Bleeding tears for Pakistan: Where have we failed?
Nothing is more refreshing than an evening jog in the park. The wind in your hair, the moist clods of earth under your feet; the almost tangy smell of damp, green grass and the mellow chatter of birds as they begin their daily rounds of “good-night!” to each other.
But today is different.
Rather than a gentle caress, the wind seems to lash out at me. The grass smells bitter and the normally rhythmic twitter of the birds is like an ominous chant, resounding in my ears, getting louder by the minute until I can take it no more. I surrender and silently slump on the first bench available. Why, even the River Thames, my one constant friend, seems annoyed. The waves ebb and flow in an almost deranged manner.
The first tears spill, and my mind is cleared instantly. Sitting on a lone bench, I mourn the loss of sanity in a place miles away geographically, but still within the reach of my hand. I am still as much a part of it, as it is of me.
If I close my eyes just now I can hear the faint tinkling of a kulfi wala as he trudges along hot dusty streets in the quiet of a July afternoon . I can smell the delicious smell of pollution which engulfs your senses as soon as you enter Saddar. I can taste the papery, sandy-card board-like, divine papads that you can only get at Sea View (well, you do get papads elsewhere but somehow they just don’t taste as good). I can feel the rhythmic din of the National Stadium in the middle of a cricket match and the thunderous applause and elation at an Afridi sixer.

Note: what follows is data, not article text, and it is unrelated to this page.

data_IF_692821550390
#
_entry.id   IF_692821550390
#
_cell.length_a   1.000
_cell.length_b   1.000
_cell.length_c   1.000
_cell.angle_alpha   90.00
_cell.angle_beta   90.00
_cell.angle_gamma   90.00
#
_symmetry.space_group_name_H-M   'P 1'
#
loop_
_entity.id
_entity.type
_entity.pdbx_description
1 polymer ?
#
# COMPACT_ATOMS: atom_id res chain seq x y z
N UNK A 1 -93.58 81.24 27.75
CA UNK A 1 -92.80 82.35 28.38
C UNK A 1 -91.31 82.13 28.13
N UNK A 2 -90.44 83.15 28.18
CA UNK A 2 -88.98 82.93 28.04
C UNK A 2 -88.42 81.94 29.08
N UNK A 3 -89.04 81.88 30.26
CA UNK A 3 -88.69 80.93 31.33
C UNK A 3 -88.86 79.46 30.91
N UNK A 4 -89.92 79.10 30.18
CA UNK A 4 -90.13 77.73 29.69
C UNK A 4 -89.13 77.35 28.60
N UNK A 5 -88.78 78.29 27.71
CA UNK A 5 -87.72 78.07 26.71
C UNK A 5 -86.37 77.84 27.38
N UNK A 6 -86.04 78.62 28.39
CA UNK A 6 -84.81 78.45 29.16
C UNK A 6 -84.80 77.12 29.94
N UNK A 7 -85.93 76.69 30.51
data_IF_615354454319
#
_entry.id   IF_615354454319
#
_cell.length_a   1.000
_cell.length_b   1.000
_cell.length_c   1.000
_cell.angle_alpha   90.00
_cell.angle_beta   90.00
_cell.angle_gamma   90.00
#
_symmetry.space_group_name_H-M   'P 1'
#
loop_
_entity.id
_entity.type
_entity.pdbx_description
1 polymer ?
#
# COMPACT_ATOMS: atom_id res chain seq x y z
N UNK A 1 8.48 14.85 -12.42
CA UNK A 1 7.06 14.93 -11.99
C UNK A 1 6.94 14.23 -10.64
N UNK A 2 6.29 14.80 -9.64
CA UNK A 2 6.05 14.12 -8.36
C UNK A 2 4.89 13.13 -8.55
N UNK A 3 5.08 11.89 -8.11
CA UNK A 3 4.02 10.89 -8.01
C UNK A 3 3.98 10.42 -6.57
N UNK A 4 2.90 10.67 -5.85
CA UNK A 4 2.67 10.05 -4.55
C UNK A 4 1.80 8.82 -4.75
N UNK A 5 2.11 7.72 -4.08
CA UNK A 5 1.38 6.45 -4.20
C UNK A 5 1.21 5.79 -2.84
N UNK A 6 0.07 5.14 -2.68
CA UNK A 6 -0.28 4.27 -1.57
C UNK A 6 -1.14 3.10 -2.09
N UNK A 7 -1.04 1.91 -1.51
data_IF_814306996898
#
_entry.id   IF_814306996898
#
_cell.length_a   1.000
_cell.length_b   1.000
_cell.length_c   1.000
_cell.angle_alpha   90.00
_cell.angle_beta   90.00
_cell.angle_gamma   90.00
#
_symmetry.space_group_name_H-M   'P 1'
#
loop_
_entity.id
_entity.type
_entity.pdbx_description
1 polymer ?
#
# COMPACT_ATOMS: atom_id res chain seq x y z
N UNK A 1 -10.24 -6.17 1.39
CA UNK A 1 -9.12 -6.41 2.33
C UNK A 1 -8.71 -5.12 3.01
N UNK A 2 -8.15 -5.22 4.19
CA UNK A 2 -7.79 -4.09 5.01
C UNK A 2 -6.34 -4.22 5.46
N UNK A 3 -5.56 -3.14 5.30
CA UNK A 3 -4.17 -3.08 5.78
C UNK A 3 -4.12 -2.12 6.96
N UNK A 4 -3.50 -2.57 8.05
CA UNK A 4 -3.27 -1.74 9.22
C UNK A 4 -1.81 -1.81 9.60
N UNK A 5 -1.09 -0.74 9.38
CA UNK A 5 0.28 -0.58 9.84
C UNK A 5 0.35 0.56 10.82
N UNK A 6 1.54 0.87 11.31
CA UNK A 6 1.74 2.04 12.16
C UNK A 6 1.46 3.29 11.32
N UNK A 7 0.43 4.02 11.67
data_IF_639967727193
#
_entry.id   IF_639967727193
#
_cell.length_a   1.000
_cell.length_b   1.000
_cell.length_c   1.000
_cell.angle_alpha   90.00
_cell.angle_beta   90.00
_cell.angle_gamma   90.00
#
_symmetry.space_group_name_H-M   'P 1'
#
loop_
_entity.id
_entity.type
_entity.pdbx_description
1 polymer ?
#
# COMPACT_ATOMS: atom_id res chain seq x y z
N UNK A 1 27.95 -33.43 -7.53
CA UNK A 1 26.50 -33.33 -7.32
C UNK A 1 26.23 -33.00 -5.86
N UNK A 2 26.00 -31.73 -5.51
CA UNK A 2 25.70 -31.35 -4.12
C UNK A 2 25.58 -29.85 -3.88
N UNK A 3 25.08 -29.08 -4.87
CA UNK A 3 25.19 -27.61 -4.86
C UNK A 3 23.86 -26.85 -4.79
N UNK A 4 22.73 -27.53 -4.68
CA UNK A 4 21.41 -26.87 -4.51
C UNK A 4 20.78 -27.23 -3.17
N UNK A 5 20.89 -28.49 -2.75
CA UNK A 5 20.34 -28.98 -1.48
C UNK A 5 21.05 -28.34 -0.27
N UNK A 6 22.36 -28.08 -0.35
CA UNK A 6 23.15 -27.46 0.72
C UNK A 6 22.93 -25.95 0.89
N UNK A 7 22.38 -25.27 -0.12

I can feel my blood curdling at the sight of torn limbs, the gruesome images of innocent men and women being rushed off to hospitals after frightening bomb blasts. The heart breaking videos of angelic children fighting over pieces of bread.The shameless floggings, the target killings, the ugly politicians, the maimed, mutilated, crippled awaam.
Thirteen innocent people were martyred today by a 13-year-old boy when he detonated explosives as policemen tried to check him near a check-point, close to where the s procession of Shi’ite Muslims was being held. My eldest nephew is the same age; 13-year-old are supposed to be smelly creatures with voracious appetites who love loud music, play football and idolise Ronaldo. They do not detonate bombs.
What led this young boy on a path of devastation and utter destruction? Where did we fail as a nation, to have so easily let this boy fall into the clutches of demons? How many more such children are being led astray while we, the elite, sit comfortably in our air-conditioned homes and occasionally discuss these issues at tea parties?
A young news reporter was gunned down a week ago. A man in the prime of his life was forced to sink into oblivion. How many of us remember his face or even his name? Wali Khan Babar will be lost in statistics as the countless have been before him, with the thousands yet to follow. Here, I will not say a “God forbid”, because God has forbidden this cruelty, this massacre but if we ourselves are barbarians, there is nothing that can stop us.
Twenty-five people have been killed in Karachi over a span of 24 hours. These are not just nameless, faceless statistics; they were Pathans, Muhajirs, Punjabis much later. They were sons, fathers and husbands first. Their children will grow up not knowing the feel of their father’s touch or the sound of his voice. All they probably left behind are a thousand reverberating memories and a treasure trove of un-kept promises.
Night has fallen. As I get up to leave, these haunting lines by John Donne echo in my mind:
No man is an island
Entire of itself…
Each is a piece of the continent
A part of the main…
Each man’s death diminishes me
For I am involved in mankind
And therefore never send to know
For whom the bell tolls
It tolls for thee.
Correction: An earlier version of this blog misstated the Karachi bomber as being the 13-year-old boy. The 13-year-old bomber was responsible for the attack in Lahore.
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